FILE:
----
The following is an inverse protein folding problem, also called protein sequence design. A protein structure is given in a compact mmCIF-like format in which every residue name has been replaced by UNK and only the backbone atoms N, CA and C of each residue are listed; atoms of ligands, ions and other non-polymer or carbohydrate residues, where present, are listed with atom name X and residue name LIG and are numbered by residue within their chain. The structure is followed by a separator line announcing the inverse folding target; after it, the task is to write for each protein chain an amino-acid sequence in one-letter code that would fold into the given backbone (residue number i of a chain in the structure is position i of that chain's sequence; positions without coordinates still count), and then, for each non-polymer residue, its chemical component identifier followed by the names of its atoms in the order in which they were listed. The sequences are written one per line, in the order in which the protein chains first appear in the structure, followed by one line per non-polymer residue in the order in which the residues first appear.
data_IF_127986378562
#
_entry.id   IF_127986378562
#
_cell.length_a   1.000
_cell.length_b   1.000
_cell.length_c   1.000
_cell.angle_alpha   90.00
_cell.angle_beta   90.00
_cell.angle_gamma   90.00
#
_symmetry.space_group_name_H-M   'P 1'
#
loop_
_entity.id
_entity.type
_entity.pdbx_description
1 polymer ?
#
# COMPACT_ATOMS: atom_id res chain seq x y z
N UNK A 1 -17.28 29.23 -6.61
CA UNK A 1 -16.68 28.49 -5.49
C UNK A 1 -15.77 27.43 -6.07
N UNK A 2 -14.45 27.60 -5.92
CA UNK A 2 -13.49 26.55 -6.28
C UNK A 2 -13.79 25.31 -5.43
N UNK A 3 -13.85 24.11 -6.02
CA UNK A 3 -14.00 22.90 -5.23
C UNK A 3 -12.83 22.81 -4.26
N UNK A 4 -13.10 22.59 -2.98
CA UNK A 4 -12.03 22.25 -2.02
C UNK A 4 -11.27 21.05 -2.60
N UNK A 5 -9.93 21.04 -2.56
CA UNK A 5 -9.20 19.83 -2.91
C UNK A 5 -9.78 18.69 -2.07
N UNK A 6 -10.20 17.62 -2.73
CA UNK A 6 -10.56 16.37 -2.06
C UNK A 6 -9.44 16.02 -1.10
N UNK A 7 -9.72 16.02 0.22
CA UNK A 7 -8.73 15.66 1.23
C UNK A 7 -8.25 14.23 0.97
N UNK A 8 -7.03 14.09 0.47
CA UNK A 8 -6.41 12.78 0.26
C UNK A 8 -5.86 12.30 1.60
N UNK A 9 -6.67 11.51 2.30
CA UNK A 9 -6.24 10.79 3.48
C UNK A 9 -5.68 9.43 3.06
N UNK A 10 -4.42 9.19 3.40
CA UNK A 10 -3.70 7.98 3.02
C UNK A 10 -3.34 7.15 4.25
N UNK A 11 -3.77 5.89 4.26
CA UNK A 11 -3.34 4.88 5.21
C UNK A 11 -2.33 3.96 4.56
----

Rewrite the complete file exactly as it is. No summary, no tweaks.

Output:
The following is an inverse protein folding problem, also called protein sequence design. A protein structure is given in a compact mmCIF-like format in which every residue name has been replaced by UNK and only the backbone atoms N, CA and C of each residue are listed; atoms of ligands, ions and other non-polymer or carbohydrate residues, where present, are listed with atom name X and residue name LIG and are numbered by residue within their chain. The structure is followed by a separator line announcing the inverse folding target; after it, the task is to write for each protein chain an amino-acid sequence in one-letter code that would fold into the given backbone (residue number i of a chain in the structure is position i of that chain's sequence; positions without coordinates still count), and then, for each non-polymer residue, its chemical component identifier followed by the names of its atoms in the order in which they were listed. The sequences are written one per line, in the order in which the protein chains first appear in the structure, followed by one line per non-polymer residue in the order in which the residues first appear.
data_IF_127986378562
#
_entry.id   IF_127986378562
#
_cell.length_a   1.000
_cell.length_b   1.000
_cell.length_c   1.000
_cell.angle_alpha   90.00
_cell.angle_beta   90.00
_cell.angle_gamma   90.00
#
_symmetry.space_group_name_H-M   'P 1'
#
loop_
_entity.id
_entity.type
_entity.pdbx_description
1 polymer ?
#
# COMPACT_ATOMS: atom_id res chain seq x y z
N UNK A 1 -17.28 29.23 -6.61
CA UNK A 1 -16.68 28.49 -5.49
C UNK A 1 -15.77 27.43 -6.07
N UNK A 2 -14.45 27.60 -5.92
CA UNK A 2 -13.49 26.55 -6.28
C UNK A 2 -13.79 25.31 -5.43
N UNK A 3 -13.85 24.11 -6.02
CA UNK A 3 -14.00 22.90 -5.23
C UNK A 3 -12.83 22.81 -4.26
N UNK A 4 -13.10 22.59 -2.98
CA UNK A 4 -12.03 22.25 -2.02
C UNK A 4 -11.27 21.05 -2.60
N UNK A 5 -9.93 21.04 -2.56
CA UNK A 5 -9.20 19.83 -2.91
C UNK A 5 -9.78 18.69 -2.07
N UNK A 6 -10.20 17.62 -2.73
CA UNK A 6 -10.56 16.37 -2.06
C UNK A 6 -9.44 16.02 -1.10
N UNK A 7 -9.72 16.02 0.22
CA UNK A 7 -8.73 15.66 1.23
C UNK A 7 -8.25 14.23 0.97
N UNK A 8 -7.03 14.09 0.47
CA UNK A 8 -6.41 12.78 0.26
C UNK A 8 -5.86 12.30 1.60
N UNK A 9 -6.67 11.51 2.30
CA UNK A 9 -6.24 10.79 3.48
C UNK A 9 -5.68 9.43 3.06
N UNK A 10 -4.42 9.19 3.40
CA UNK A 10 -3.70 7.98 3.02
C UNK A 10 -3.34 7.15 4.25
N UNK A 11 -3.77 5.89 4.26
CA UNK A 11 -3.34 4.88 5.21
C UNK A 11 -2.33 3.96 4.56